Renault Captur SUV - MPG, running costs & CO2
The Renault Captur remains a thrifty choice and the plug-in hybrid offers low emissions
The first-generation Captur was one of the cheapest crossovers to run and the latest version picks up where the old one left off. There’s even a plug-in hybrid version with an all-electric driving range of around 30 miles, but the petrols and diesels are still thrifty, as well as cheaper to buy.
Renault Captur MPG & CO2
The Captur costs around £2,000 more than the equivalent Clio and its petrol engines return fuel-efficiency figures upwards of 40mpg. Its CO2 emissions are also on a par with rivals, with the entry-level Captur dCI 95 diesel producing CO2 emissions of 125g/km, rising to 144g/km in the TCe 130 petrol making it an affordable option for company-car drivers. The diesels won’t suit mostly urban drivers but could be worth a look for higher mileage owners who often sit on the motorway, and they both return up to 58.9mpg. Every petrol and diesel Captur costs £150 a year to tax.
The Captur E-Tech plug-in hybrid is the most expensive to buy, starting from just over £30,000, but also offers the lowest running costs, particularly for company-car drivers. Its 9.8kWh battery needs charging from your home supply or a public fast charger and offers around 30 miles of electric driving in ideal conditions. During the cold weather of our winter testing, this shrank to more like 20 miles, which was a little disappointing.
Efficiency figures of up to 188mpg and 34-36g/km of CO2 were returned in official tests, slotting the E-Tech into a lower Benefit-in-Kind (BiK) band than other Capturs for business drivers. It's worth mentioning that the economy figure you achieve will vary depending on how often you charge the battery pack and the type of driving you do.
The Captur E-Tech also comes with a free home wallbox installation at the time of writing, saving buyers around £800, but it's worth checking with the dealership that this offer is still available. A full charge using a 3.7kW wallbox takes around three hours, but this increases to just over four hours using a three-pin plug.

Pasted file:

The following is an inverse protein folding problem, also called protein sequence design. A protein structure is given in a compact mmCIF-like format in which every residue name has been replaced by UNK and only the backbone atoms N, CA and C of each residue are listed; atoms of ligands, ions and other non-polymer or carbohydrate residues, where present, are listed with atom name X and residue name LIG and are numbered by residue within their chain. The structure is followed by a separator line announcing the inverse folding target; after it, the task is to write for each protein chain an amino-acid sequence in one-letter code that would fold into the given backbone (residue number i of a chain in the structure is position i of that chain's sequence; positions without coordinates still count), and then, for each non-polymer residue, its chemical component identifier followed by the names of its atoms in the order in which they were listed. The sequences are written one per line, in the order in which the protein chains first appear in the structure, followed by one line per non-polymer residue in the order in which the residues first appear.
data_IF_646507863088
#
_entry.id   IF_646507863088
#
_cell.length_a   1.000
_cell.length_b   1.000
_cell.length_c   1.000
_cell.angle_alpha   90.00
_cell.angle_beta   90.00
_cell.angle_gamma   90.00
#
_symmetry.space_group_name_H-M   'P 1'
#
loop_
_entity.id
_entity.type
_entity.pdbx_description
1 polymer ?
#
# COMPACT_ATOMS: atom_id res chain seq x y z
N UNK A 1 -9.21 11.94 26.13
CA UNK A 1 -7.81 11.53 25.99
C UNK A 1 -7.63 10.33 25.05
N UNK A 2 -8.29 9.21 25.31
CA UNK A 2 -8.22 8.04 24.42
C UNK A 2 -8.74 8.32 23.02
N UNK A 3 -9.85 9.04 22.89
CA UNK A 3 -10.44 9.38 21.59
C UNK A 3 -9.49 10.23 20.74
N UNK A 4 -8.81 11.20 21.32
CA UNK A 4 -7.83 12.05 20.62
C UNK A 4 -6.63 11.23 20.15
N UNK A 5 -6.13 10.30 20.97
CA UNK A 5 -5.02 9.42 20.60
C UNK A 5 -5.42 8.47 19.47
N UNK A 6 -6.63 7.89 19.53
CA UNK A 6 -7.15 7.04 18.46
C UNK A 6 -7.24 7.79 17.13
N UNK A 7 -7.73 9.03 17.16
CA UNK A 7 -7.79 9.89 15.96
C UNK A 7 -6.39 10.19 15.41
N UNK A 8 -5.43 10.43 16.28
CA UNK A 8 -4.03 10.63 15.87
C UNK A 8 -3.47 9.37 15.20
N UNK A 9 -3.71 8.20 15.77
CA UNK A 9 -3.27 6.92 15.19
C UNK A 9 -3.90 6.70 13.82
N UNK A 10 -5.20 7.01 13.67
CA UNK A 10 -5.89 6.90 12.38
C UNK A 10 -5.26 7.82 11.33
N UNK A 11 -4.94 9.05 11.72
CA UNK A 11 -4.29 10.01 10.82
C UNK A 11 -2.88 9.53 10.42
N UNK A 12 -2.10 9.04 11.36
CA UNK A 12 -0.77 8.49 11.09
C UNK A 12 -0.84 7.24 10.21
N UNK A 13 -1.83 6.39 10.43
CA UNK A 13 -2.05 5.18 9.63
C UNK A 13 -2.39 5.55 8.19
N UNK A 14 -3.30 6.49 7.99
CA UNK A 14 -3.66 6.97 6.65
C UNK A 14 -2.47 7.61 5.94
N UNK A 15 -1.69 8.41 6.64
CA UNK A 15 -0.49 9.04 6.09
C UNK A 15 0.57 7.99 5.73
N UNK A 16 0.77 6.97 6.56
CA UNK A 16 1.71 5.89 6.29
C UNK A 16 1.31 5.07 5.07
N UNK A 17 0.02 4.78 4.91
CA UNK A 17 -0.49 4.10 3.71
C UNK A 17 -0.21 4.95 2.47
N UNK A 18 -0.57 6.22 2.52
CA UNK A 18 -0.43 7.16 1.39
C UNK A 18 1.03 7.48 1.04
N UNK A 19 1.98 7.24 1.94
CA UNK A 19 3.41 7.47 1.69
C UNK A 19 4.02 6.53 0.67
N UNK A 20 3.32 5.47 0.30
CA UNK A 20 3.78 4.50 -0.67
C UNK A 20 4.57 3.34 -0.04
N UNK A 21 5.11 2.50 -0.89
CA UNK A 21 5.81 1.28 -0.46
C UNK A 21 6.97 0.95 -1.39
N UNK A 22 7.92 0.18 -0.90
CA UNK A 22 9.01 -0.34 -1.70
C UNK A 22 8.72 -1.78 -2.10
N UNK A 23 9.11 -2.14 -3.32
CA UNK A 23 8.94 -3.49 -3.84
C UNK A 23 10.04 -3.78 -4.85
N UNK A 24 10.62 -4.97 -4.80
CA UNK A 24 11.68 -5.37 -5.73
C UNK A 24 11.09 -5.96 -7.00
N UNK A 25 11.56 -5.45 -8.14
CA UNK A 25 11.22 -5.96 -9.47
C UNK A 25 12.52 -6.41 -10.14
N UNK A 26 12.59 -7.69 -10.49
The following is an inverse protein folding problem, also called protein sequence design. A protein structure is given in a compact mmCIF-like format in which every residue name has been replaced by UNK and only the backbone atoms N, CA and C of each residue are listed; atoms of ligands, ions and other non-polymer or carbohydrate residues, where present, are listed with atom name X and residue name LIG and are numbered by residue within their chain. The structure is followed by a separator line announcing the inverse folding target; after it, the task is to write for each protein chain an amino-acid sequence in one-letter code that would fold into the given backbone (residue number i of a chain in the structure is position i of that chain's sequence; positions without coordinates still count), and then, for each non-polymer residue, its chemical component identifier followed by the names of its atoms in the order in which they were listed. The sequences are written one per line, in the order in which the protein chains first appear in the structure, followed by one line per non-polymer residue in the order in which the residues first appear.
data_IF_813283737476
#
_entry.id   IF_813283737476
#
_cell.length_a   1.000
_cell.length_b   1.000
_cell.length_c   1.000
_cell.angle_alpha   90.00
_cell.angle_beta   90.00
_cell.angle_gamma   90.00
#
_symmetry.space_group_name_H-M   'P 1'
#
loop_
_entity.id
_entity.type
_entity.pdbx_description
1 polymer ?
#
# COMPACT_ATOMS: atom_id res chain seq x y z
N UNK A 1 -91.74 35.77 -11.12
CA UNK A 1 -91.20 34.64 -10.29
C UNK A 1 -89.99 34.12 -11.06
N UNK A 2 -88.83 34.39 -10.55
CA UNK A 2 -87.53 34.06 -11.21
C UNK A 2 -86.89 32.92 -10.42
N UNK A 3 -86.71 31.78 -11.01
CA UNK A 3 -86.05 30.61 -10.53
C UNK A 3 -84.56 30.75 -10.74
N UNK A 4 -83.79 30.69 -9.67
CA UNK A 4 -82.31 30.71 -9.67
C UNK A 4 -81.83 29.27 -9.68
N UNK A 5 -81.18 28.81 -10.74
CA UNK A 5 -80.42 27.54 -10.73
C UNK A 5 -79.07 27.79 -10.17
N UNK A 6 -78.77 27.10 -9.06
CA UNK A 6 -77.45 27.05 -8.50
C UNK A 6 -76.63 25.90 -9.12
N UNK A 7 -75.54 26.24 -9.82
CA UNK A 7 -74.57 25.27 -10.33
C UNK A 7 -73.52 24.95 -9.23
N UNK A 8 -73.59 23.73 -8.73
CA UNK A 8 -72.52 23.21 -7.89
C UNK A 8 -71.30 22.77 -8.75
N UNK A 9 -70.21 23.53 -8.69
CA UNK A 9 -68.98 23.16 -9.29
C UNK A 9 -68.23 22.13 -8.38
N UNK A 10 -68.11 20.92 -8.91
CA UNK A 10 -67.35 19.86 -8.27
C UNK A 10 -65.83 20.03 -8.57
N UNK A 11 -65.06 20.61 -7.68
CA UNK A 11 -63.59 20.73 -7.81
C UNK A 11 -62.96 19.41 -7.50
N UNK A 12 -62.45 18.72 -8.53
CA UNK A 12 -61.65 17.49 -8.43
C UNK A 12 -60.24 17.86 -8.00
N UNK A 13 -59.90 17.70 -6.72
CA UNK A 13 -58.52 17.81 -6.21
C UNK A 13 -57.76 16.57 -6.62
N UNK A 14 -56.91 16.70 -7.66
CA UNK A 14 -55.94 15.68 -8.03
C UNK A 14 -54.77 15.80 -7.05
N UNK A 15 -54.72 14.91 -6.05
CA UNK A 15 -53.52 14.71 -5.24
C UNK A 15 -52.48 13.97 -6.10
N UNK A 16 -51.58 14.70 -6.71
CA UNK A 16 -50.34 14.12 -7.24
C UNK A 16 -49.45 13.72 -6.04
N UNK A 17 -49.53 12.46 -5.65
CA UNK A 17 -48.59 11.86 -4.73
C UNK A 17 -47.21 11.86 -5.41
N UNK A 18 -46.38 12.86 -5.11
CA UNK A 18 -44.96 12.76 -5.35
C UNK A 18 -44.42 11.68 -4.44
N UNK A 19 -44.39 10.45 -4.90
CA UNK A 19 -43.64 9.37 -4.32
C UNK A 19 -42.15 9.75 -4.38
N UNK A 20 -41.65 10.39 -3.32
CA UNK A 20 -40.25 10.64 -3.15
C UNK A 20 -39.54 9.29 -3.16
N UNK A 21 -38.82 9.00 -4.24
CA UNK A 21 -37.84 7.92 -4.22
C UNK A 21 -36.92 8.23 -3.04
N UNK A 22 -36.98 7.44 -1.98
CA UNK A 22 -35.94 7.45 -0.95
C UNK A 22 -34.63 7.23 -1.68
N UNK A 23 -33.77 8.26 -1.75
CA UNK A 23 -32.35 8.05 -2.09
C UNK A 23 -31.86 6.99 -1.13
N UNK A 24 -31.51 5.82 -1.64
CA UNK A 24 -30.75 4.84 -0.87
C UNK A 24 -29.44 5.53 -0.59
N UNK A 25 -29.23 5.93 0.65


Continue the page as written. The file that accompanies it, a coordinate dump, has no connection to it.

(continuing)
Insurance groups for the Renault Captur start at a low group eight for the TCe 100 in Play, Iconic and S Edition trim. The dCI 95 diesel sits in group 11, with the more powerful petrol engines placing in groups 14-16 depending on the trim level and your choice of gearbox. The Captur E-TECH hybrid sits in group 15. Rivals such as the SEAT Arona have ratings from around eight to just below group 20 out of 50. With small engines and lots of safety features, the Captur should be affordable for most drivers to insure.
Renault offers a standard five-year/100,000-mile warranty in the UK, which also includes three years/60,000 miles of roadside assistance. This is an improvement over the three-year warranty offered with the previous Captur and competes with Toyota and Hyundai's five years of cover. It's also more appealing than the three years of cover for the Peugeot 2008 and Skoda Kamiq.
Renault owners told us servicing was affordable in our Driver Power survey, largely thanks to discounted servicing plans. Called ‘EasyLife Packs’ these bundle maintenance into set periods for a fixed inflation-proof price.